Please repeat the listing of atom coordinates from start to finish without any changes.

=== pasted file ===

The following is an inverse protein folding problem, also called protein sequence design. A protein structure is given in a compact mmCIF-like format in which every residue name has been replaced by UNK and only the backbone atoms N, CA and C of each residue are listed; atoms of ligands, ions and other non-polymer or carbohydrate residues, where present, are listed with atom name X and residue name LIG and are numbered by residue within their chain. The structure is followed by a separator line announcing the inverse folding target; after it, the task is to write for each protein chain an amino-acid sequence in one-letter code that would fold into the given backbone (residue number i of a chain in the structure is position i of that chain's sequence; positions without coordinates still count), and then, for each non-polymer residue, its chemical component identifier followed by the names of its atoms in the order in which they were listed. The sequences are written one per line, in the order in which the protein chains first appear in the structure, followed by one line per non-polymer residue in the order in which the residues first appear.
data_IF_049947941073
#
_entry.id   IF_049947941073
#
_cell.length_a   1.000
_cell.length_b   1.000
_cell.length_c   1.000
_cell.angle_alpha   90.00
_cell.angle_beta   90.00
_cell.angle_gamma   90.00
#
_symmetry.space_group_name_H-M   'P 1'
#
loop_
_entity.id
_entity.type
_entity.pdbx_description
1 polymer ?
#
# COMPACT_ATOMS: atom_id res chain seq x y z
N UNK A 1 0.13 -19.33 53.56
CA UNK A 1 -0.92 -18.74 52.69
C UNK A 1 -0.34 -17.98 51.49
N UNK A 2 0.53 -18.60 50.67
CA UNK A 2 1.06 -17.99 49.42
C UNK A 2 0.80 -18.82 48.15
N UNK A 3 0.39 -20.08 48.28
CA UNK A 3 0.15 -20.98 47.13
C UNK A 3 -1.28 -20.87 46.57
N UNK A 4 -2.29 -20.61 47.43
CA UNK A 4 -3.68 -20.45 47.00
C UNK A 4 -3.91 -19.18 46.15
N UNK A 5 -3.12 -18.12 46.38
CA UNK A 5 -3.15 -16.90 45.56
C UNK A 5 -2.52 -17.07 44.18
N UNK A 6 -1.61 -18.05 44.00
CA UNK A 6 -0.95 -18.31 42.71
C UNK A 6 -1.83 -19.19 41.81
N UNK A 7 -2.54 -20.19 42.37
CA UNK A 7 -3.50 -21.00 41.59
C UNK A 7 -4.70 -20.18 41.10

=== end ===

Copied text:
The following is an inverse protein folding problem, also called protein sequence design. A protein structure is given in a compact mmCIF-like format in which every residue name has been replaced by UNK and only the backbone atoms N, CA and C of each residue are listed; atoms of ligands, ions and other non-polymer or carbohydrate residues, where present, are listed with atom name X and residue name LIG and are numbered by residue within their chain. The structure is followed by a separator line announcing the inverse folding target; after it, the task is to write for each protein chain an amino-acid sequence in one-letter code that would fold into the given backbone (residue number i of a chain in the structure is position i of that chain's sequence; positions without coordinates still count), and then, for each non-polymer residue, its chemical component identifier followed by the names of its atoms in the order in which they were listed. The sequences are written one per line, in the order in which the protein chains first appear in the structure, followed by one line per non-polymer residue in the order in which the residues first appear.
data_IF_049947941073
#
_entry.id   IF_049947941073
#
_cell.length_a   1.000
_cell.length_b   1.000
_cell.length_c   1.000
_cell.angle_alpha   90.00
_cell.angle_beta   90.00
_cell.angle_gamma   90.00
#
_symmetry.space_group_name_H-M   'P 1'
#
loop_
_entity.id
_entity.type
_entity.pdbx_description
1 polymer ?
#
# COMPACT_ATOMS: atom_id res chain seq x y z
N UNK A 1 0.13 -19.33 53.56
CA UNK A 1 -0.92 -18.74 52.69
C UNK A 1 -0.34 -17.98 51.49
N UNK A 2 0.53 -18.60 50.67
CA UNK A 2 1.06 -17.99 49.42
C UNK A 2 0.80 -18.82 48.15
N UNK A 3 0.39 -20.08 48.28
CA UNK A 3 0.15 -20.98 47.13
C UNK A 3 -1.28 -20.87 46.57
N UNK A 4 -2.29 -20.61 47.43
CA UNK A 4 -3.68 -20.45 47.00
C UNK A 4 -3.91 -19.18 46.15
N UNK A 5 -3.12 -18.12 46.38
CA UNK A 5 -3.15 -16.90 45.56
C UNK A 5 -2.52 -17.07 44.18
N UNK A 6 -1.61 -18.05 44.00
CA UNK A 6 -0.95 -18.31 42.71
C UNK A 6 -1.83 -19.19 41.81
N UNK A 7 -2.54 -20.19 42.37
CA UNK A 7 -3.50 -21.00 41.59
C UNK A 7 -4.70 -20.18 41.10